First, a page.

SME’s Can Accelerate Recovery with an Improved Level of Financial Literacy

Few can doubt the importance of the Small and Medium-sized Enterprise (SME) sector to economic recovery in the US. I believe that enabling the SME sector to play its full role in accelerating the return to sustained economic growth is critical. The economic future of the US, and the return to economic growth on which we all depend, will depend on the contribution that SMEs are enabled and encouraged to make.

In the aftermath of the recession, America will need to overcome the constraints of sluggish demand, lack of financing and slow growth in business and consumer credit. A great deal has been said about access to finance for SMEs. Now is the time to accept that restoring pre-crisis levels may not be possible. Going forward, a more intelligent use of external finance will be a necessity for the success of SMEs. SMEs need to make the most of different types of finance and also seek appropriate support and advice.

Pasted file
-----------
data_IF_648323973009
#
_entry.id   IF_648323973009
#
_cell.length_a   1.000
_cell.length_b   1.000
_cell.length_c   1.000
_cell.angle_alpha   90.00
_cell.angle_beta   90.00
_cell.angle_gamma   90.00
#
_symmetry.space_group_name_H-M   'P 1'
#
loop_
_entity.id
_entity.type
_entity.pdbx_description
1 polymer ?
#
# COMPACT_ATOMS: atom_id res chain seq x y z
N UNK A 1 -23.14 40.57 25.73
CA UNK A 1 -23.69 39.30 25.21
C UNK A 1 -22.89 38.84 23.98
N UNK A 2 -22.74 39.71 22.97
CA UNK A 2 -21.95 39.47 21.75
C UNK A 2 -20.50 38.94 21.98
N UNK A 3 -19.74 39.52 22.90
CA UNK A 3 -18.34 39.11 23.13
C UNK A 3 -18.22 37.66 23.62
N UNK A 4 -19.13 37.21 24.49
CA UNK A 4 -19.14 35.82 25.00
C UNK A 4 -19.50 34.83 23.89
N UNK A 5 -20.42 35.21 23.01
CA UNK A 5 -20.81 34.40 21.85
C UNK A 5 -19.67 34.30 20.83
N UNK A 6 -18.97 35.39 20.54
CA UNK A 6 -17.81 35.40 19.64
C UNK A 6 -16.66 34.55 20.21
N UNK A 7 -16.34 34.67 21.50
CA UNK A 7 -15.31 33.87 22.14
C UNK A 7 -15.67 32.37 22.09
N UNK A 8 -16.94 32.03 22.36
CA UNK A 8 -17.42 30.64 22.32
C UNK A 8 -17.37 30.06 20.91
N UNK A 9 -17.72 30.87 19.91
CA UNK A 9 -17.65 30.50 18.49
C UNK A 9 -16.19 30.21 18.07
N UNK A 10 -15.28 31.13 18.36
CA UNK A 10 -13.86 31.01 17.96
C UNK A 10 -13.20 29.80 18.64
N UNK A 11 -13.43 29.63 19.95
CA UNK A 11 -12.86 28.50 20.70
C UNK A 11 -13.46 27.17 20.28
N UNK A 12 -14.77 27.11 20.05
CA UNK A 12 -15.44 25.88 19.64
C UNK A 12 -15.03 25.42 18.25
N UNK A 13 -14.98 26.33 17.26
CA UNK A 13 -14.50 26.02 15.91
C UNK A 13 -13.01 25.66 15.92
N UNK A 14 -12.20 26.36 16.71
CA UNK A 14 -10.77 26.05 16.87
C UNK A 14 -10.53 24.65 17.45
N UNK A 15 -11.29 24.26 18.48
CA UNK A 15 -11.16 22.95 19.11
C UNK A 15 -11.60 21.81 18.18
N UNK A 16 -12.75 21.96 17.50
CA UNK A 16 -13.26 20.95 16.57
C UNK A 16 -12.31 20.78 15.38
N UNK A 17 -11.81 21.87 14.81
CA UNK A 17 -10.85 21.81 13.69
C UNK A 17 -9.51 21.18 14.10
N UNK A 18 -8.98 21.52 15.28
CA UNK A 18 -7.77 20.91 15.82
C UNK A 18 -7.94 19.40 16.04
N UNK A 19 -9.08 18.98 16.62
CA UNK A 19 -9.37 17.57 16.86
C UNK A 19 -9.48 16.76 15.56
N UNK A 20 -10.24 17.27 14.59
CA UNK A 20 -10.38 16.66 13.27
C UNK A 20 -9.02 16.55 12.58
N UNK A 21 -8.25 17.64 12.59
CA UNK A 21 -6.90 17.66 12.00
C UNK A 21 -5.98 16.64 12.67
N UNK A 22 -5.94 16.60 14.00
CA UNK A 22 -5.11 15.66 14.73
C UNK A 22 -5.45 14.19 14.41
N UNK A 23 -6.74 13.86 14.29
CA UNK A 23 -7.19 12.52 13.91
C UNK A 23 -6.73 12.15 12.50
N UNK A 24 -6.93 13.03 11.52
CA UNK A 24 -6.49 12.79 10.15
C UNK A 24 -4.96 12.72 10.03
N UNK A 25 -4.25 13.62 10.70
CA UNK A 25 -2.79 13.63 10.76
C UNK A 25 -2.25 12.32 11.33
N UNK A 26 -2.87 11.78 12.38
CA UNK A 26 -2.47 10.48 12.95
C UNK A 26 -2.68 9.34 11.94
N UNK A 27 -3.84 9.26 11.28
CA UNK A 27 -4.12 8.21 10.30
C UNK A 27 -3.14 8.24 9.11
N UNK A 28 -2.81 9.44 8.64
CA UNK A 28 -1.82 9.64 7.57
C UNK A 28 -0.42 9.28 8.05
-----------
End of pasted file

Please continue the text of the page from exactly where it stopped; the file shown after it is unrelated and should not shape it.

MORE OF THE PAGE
The recent financial crisis led to a tightening of the supply of and demands for external finance that is still evident in the SME sector today. This is a reflection of the state of both the banking sector and the real economy. Both are currently fragile, and because they are recovering in tandem they will both take time to revert to pre-crisis levels. I should stress that the recovery, especially in terms of employment, will depend on new or growing businesses and their access to finance.

The start-ups and fledgling businesses that will help sustain the recovery tomorrow are right now trying to find their feet in an unfamiliar economic environment. In fact, the recession has exposed a gap in business skills and know-how that could be damaging the economic prospects.  Small business owners need to acknowledge business skills as distinct from managerial or sector-specific competencies, and harness the power of business training, specifically financial literacy.